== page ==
• To produce demographic feedback for our content providers ("Contributors") who contribute Content for free for your use.

Mondaq hopes that our registered users will support us in maintaining our free to view business model by consenting to our use of your personal data as described below.

Mondaq has a "free to view" business model. Our services are paid for by Contributors in exchange for Mondaq providing them with access to information about who accesses their content. Once personal data is transferred to our Contributors they become a data controller of this personal data. They use it to measure the response that their articles are receiving, as a form of market research. They may also use it to provide Mondaq users with information about their products and services.

Details of each Contributor to which your personal data will be transferred is clearly stated within the Content that you access. For full details of how this Contributor will use your personal data, you should review the Contributor’s own Privacy Notice.

Please indicate your preference below:

Yes, I am happy to support Mondaq in maintaining its free to view business model by agreeing to allow Mondaq to share my personal data with Contributors whose Content I access
No, I do not want Mondaq to share my personal data with Contributors

Also please let us know whether you are happy to receive communications promoting products and services offered by Mondaq:

Yes, I am happy to received promotional communications from Mondaq
No, please do not send me promotional communications from Mondaq
Terms & Conditions

Mondaq.com (the Website) is owned and managed by Mondaq Ltd (Mondaq). Mondaq grants you a non-exclusive, revocable licence to access the Website and associated services, such as the Mondaq News Alerts (Services), subject to and in consideration of your compliance with the following terms and conditions of use (Terms). Your use of the Website and/or Services constitutes your agreement to the Terms. Mondaq may terminate your use of the Website and Services if you are in breach of these Terms or if Mondaq decides to terminate the licence granted hereunder for any reason whatsoever.

Use of www.mondaq.com

To Use Mondaq.com you must be: eighteen (18) years old or over; legally capable of entering into binding contracts; and not in any way prohibited by the applicable law to enter into these Terms in the jurisdiction which you are currently located.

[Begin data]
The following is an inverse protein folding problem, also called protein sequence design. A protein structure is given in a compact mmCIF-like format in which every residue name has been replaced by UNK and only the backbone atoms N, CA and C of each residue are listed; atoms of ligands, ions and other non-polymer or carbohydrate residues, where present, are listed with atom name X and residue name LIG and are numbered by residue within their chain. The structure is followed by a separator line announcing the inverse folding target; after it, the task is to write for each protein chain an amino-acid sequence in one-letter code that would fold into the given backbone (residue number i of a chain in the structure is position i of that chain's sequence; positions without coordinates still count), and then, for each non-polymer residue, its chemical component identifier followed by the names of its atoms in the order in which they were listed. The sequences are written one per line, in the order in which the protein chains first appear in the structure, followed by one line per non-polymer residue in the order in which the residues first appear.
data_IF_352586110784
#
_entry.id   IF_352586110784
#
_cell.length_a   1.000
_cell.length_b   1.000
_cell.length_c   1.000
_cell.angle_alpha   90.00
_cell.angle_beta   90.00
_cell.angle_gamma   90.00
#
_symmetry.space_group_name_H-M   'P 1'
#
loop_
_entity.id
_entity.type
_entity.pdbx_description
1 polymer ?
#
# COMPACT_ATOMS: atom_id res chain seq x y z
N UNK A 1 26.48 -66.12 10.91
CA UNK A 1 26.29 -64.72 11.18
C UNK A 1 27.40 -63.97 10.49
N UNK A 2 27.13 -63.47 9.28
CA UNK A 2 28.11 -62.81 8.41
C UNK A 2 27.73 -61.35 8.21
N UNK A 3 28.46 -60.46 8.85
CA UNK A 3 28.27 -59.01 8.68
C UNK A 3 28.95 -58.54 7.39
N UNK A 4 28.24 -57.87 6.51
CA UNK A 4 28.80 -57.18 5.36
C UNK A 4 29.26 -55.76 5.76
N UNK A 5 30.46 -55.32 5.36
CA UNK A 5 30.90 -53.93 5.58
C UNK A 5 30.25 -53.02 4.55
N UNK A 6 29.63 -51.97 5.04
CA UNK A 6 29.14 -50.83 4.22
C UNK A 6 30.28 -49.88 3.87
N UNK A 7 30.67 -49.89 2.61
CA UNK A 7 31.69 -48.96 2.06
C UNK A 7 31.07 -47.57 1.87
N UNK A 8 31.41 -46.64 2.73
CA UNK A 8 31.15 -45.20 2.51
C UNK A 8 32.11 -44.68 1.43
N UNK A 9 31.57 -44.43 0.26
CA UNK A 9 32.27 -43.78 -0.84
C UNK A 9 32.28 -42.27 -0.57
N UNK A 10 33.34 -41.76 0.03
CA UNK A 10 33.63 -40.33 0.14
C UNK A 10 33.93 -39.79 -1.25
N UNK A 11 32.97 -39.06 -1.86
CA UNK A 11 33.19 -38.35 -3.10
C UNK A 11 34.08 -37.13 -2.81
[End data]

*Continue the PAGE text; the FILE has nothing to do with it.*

You may use the Website as an unregistered user, however, you are required to register as a user if you wish to read the full text of the Content or to receive the Services.

You may not modify, publish, transmit, transfer or sell, reproduce, create derivative works from, distribute, perform, link, display, or in any way exploit any of the Content, in whole or in part, except as expressly permitted in these Terms or with the prior written consent of Mondaq. You may not use electronic or other means to extract details or information from the Content. Nor shall you extract information about users or Contributors in order to offer them any services or products.

In your use of the Website and/or Services you shall: comply with all applicable laws, regulations, directives and legislations which apply to your Use of the Website and/or Services in whatever country you are physically located including without limitation any and all consumer law, export control laws and regulations; provide to us true, correct and accurate information and promptly inform us in the event that any information that you have provided to us changes or becomes inaccurate; notify Mondaq immediately of any circumstances where you have reason to believe that any Intellectual Property Rights or any other rights of any third party may have been infringed; co-operate with reasonable security or other checks or requests for information made by Mondaq from time to time; and at all times be fully liable for the breach of any of these Terms by a third party using your login details to access the Website and/or Services

however, you shall not: do anything likely to impair, interfere with or damage or cause harm or distress to any persons, or the network; do anything that will infringe any Intellectual Property Rights or other rights of Mondaq or any third party; or use the Website, Services and/or Content otherwise than in accordance with these Terms; use any trade marks or service marks of Mondaq or the Contributors, or do anything which may be seen to take unfair advantage of the reputation and goodwill of Mondaq or the Contributors, or the Website, Services and/or Content.